When petrol prices increase, food prices also increase. Prices at the Matrix, Pig and West campus have increased, making it difficult for students to afford simple meals.
“A fall in petrol price doesn’t mean a fall in food prices. It just means food prices will rise at a slower rate”, said economist Chris Hart on eNCA news
A litre of 95 octane costs R12,47 in Gauteng, a fall from R13,20; R12,24 for 93, R11,41 for 500ppm diesel and R11,45 for 50ppm diesel.
The sudden reduction of 73cents is a result of the rand dollar exchange rate and the oil price. Last month the rand strengthened (against the US dollar) and the oil price declined, which led to a decrease in the petrol price.
Lebohang Moeletsi, a strategic management student at Unisa, doesn’t think the fall in the petrol price will be significant to consumers: “the decrease in the petrol price will not have a significant impact on administered prices”.
Moeletsi said this was because the recent large increases in the petrol price have already been built into what consumers pay and the “current decrease is negligible in comparison”.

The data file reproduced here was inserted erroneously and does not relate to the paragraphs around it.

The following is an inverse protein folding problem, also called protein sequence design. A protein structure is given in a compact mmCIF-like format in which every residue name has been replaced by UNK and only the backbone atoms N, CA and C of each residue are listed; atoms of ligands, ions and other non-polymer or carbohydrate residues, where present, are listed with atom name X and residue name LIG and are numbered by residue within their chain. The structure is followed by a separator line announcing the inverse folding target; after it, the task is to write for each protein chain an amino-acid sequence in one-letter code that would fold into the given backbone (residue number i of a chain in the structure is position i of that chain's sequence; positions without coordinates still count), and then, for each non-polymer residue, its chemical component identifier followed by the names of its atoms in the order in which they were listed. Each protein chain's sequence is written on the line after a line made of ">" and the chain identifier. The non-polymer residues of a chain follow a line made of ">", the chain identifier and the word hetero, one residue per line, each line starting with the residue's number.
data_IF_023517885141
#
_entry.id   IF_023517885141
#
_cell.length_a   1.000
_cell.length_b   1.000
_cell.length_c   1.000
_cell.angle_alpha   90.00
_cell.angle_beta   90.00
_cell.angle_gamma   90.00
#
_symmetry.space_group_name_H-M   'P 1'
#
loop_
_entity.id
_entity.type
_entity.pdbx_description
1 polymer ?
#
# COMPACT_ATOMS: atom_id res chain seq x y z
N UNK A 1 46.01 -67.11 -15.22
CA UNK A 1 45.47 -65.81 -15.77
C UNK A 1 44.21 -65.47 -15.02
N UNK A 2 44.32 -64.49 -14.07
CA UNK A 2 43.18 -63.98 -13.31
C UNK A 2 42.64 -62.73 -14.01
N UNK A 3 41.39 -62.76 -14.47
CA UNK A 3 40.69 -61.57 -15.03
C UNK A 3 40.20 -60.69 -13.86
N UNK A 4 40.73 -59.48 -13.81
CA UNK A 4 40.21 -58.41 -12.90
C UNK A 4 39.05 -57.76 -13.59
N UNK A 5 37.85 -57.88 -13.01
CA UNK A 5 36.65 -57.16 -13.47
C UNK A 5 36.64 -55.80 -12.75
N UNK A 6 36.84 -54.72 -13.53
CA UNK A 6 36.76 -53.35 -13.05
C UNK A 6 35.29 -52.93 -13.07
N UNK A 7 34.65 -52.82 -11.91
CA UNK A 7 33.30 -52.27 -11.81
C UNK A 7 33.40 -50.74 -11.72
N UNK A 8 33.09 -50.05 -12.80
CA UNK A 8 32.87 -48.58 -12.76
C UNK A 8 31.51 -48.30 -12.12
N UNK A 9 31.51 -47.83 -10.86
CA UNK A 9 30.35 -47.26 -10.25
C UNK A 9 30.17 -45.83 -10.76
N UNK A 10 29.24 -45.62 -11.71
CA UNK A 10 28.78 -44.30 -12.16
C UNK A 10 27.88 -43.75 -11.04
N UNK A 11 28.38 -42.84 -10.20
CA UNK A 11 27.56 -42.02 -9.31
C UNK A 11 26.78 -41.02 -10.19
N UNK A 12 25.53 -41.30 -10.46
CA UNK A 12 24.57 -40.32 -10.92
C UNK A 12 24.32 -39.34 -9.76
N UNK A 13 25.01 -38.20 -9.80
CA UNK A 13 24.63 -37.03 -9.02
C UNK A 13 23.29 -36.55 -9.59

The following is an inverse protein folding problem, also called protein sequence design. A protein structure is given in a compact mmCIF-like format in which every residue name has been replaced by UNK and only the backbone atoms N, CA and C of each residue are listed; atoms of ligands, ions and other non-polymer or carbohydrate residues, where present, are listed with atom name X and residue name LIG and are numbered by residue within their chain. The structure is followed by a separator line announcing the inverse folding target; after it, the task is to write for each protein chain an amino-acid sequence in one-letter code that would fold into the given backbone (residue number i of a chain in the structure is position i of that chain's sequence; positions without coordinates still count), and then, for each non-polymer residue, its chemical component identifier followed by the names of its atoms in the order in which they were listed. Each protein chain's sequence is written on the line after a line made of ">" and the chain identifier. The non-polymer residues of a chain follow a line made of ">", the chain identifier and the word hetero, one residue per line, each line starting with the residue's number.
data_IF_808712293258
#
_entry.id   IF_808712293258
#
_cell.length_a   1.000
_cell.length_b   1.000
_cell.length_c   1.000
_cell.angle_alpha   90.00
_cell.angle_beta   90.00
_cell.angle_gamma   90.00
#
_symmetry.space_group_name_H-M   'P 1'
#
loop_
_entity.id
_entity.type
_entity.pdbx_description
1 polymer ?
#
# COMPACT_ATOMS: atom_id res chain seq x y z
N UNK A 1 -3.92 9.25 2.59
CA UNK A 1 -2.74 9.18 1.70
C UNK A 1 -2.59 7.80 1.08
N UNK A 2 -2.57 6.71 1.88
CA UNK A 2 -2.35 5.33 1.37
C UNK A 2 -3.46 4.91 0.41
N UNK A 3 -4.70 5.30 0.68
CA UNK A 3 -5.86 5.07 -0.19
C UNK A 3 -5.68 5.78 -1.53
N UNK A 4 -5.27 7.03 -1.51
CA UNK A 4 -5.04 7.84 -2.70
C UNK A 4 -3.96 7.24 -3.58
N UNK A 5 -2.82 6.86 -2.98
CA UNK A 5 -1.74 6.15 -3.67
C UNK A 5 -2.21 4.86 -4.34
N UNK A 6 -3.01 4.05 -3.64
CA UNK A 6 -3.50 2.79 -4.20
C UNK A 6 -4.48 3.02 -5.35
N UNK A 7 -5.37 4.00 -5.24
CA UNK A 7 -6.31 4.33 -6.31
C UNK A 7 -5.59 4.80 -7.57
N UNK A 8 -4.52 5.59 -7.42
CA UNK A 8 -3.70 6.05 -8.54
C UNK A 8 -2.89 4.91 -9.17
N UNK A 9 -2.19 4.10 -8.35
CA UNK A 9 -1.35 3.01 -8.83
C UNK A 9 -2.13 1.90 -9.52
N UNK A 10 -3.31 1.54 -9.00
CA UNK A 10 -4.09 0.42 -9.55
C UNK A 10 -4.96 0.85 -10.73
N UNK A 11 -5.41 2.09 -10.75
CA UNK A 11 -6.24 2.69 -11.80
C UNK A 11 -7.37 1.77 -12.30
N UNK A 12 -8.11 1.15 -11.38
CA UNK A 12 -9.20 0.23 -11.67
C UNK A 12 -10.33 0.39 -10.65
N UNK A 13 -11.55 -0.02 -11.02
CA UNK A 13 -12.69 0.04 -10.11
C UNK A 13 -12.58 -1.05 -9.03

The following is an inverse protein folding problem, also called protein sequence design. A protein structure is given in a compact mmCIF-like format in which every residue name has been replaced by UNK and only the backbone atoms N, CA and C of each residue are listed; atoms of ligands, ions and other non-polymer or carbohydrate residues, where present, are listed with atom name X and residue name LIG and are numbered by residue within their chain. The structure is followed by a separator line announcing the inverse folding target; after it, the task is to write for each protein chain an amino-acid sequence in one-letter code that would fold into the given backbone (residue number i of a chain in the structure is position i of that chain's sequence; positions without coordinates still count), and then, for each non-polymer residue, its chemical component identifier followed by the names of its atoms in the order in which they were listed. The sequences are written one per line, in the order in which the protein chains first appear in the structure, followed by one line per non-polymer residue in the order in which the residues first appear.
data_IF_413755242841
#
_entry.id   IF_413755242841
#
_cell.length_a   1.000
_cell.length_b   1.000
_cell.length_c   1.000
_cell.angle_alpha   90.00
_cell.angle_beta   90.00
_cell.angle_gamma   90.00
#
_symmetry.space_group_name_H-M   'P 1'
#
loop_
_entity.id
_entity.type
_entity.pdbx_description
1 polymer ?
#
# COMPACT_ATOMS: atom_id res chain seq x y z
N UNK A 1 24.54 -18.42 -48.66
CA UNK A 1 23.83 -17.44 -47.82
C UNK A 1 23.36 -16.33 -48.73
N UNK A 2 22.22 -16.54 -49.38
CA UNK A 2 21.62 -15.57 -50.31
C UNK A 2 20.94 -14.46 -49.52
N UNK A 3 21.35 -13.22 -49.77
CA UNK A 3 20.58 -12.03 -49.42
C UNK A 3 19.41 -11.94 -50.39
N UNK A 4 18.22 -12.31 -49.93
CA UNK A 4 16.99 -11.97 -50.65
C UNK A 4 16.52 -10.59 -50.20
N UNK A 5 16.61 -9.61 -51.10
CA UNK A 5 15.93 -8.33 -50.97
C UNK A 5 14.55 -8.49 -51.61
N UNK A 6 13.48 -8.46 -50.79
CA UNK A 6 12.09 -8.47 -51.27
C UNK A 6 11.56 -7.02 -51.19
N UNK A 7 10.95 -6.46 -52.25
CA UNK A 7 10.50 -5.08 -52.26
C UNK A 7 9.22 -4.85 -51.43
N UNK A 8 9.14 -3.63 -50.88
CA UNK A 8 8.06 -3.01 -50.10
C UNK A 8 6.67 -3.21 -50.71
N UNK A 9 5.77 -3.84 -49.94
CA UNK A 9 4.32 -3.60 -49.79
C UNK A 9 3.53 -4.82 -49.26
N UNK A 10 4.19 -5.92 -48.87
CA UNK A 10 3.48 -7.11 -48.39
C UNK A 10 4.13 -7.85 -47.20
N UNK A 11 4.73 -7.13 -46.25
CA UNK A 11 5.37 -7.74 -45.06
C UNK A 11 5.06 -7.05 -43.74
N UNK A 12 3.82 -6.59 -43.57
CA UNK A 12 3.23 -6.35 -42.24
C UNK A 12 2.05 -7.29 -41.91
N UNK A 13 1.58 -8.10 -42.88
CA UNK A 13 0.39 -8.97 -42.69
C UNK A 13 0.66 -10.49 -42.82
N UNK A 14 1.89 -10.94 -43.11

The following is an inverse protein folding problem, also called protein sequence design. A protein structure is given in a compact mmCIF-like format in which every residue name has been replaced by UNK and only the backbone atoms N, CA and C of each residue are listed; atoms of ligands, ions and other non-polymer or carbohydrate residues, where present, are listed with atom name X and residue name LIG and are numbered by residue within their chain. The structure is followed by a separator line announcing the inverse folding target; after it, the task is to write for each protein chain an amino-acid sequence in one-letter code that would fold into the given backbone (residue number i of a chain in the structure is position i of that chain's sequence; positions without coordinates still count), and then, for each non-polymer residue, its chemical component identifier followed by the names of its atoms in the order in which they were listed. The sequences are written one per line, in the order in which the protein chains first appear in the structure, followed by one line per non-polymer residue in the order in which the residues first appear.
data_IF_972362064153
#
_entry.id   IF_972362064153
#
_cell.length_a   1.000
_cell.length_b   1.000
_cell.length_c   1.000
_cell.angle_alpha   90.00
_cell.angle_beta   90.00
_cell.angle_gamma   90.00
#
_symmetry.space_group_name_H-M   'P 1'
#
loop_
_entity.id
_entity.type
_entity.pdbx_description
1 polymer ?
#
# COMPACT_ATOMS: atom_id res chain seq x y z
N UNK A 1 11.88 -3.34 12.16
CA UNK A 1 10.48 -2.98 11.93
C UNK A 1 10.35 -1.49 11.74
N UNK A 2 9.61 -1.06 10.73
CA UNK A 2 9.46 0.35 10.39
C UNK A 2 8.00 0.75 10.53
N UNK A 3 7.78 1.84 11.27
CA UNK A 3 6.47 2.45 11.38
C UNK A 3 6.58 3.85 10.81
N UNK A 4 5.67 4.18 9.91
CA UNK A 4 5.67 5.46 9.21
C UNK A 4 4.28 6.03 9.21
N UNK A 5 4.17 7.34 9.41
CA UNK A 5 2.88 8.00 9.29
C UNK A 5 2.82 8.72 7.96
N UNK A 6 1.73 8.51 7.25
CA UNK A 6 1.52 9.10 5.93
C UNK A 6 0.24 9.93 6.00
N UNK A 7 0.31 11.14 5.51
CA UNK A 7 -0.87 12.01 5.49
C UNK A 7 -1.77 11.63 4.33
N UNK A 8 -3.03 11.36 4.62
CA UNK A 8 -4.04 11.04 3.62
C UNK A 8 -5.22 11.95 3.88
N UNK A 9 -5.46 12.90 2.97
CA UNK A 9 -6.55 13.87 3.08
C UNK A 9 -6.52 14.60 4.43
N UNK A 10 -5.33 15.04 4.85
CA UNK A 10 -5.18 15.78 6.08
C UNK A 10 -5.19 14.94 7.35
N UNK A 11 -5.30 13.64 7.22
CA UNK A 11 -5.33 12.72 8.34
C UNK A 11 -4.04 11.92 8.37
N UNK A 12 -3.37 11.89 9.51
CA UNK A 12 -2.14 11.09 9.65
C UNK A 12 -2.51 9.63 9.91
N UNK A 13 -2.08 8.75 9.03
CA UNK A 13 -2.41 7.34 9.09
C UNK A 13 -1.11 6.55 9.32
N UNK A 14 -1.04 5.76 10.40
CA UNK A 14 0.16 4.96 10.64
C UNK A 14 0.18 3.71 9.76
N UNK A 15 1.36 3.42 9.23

The reduction in the petrol price comes after some steep increases in recent times. Two and a half years ago, a litre of 95 octane petrol cost just R8,32 in Gauteng.
What this means for Witsies is that the decrease in petrol prices is relatively small compared to the increase in the daily spending on food. The fact that the petrol price has declined by 73cents doesn’t necessarily mean we will have more money to spend.
Another worrying factor is that the petrol price is very volatile which means we may see another substantial increase before the end of the year.